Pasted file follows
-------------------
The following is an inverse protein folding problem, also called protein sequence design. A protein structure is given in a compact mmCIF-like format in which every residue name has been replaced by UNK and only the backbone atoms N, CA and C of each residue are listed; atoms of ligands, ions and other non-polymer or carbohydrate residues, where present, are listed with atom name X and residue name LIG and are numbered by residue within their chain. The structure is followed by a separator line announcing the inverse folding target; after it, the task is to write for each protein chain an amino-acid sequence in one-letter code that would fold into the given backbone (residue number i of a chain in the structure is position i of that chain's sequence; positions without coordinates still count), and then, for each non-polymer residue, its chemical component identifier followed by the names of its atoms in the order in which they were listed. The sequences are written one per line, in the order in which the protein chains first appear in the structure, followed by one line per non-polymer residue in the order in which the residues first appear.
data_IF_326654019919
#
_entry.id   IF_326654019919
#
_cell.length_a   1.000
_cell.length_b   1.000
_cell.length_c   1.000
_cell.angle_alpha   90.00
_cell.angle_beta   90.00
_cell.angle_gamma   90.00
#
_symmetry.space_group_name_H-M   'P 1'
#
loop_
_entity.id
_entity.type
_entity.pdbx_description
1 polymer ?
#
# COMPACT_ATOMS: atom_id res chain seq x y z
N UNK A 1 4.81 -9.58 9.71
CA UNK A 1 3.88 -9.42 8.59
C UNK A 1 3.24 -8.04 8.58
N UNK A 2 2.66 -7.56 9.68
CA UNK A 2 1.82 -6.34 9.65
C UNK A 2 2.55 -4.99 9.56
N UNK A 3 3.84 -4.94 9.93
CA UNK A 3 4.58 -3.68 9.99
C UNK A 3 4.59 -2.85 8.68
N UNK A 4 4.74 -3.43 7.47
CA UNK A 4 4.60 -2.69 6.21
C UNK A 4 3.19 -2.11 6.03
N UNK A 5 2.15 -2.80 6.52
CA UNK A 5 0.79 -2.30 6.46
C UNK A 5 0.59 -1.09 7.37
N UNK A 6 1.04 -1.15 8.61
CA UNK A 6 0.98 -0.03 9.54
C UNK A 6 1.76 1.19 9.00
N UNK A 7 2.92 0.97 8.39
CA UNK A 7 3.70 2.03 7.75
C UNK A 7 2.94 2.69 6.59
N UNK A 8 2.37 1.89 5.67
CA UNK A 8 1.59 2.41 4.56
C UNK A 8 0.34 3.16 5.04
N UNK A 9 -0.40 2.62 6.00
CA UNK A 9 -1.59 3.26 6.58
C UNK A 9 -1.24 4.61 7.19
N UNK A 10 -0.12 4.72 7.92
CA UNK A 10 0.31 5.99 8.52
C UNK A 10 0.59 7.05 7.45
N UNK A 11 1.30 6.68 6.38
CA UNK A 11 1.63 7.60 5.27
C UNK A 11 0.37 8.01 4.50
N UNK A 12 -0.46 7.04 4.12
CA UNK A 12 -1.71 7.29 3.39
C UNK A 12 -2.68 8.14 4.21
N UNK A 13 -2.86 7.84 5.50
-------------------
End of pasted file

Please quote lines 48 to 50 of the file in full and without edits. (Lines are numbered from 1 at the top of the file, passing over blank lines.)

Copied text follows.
C UNK A 9 -1.24 4.61 7.19
N UNK A 10 -0.12 4.72 7.92
CA UNK A 10 0.31 5.99 8.52